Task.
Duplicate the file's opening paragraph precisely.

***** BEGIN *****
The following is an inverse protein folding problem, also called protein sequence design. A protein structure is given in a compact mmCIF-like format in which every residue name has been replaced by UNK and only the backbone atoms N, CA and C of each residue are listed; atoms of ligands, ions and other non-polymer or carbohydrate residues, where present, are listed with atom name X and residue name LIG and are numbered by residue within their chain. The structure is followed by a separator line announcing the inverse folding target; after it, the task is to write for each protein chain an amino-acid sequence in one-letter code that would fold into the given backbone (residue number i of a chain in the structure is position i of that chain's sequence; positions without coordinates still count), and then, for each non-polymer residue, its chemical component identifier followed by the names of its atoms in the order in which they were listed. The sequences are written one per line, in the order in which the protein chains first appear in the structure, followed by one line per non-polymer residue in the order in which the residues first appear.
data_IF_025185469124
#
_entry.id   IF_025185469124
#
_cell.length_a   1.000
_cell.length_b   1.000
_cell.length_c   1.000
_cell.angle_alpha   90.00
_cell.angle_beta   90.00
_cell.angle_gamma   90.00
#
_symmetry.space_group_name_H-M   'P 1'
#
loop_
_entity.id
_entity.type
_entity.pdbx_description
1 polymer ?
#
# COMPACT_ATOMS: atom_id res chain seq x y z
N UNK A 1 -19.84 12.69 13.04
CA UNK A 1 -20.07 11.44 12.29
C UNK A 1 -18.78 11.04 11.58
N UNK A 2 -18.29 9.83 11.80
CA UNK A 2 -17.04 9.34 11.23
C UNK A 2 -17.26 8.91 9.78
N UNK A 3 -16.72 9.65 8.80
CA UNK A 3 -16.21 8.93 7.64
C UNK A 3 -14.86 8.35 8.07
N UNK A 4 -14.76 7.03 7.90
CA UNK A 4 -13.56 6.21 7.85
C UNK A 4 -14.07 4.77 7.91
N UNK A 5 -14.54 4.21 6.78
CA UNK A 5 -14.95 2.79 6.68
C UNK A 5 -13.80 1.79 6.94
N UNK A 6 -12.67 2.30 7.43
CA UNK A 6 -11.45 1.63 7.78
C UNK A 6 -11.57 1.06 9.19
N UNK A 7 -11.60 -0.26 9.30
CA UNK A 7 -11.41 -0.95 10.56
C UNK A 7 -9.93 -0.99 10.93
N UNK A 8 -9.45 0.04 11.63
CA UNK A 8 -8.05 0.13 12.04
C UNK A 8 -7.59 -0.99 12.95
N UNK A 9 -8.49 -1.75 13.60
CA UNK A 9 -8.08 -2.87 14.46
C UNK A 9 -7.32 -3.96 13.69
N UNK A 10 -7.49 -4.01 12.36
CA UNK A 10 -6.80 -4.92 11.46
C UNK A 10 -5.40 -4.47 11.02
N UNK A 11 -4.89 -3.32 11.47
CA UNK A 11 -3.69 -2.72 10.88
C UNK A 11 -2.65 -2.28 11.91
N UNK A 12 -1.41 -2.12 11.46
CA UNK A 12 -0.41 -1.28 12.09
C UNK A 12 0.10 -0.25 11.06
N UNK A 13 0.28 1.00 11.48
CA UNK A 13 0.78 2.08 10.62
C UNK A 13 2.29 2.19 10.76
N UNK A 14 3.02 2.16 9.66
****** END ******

The following is an inverse protein folding problem, also called protein sequence design. A protein structure is given in a compact mmCIF-like format in which every residue name has been replaced by UNK and only the backbone atoms N, CA and C of each residue are listed; atoms of ligands, ions and other non-polymer or carbohydrate residues, where present, are listed with atom name X and residue name LIG and are numbered by residue within their chain. The structure is followed by a separator line announcing the inverse folding target; after it, the task is to write for each protein chain an amino-acid sequence in one-letter code that would fold into the given backbone (residue number i of a chain in the structure is position i of that chain's sequence; positions without coordinates still count), and then, for each non-polymer residue, its chemical component identifier followed by the names of its atoms in the order in which they were listed. The sequences are written one per line, in the order in which the protein chains first appear in the structure, followed by one line per non-polymer residue in the order in which the residues first appear.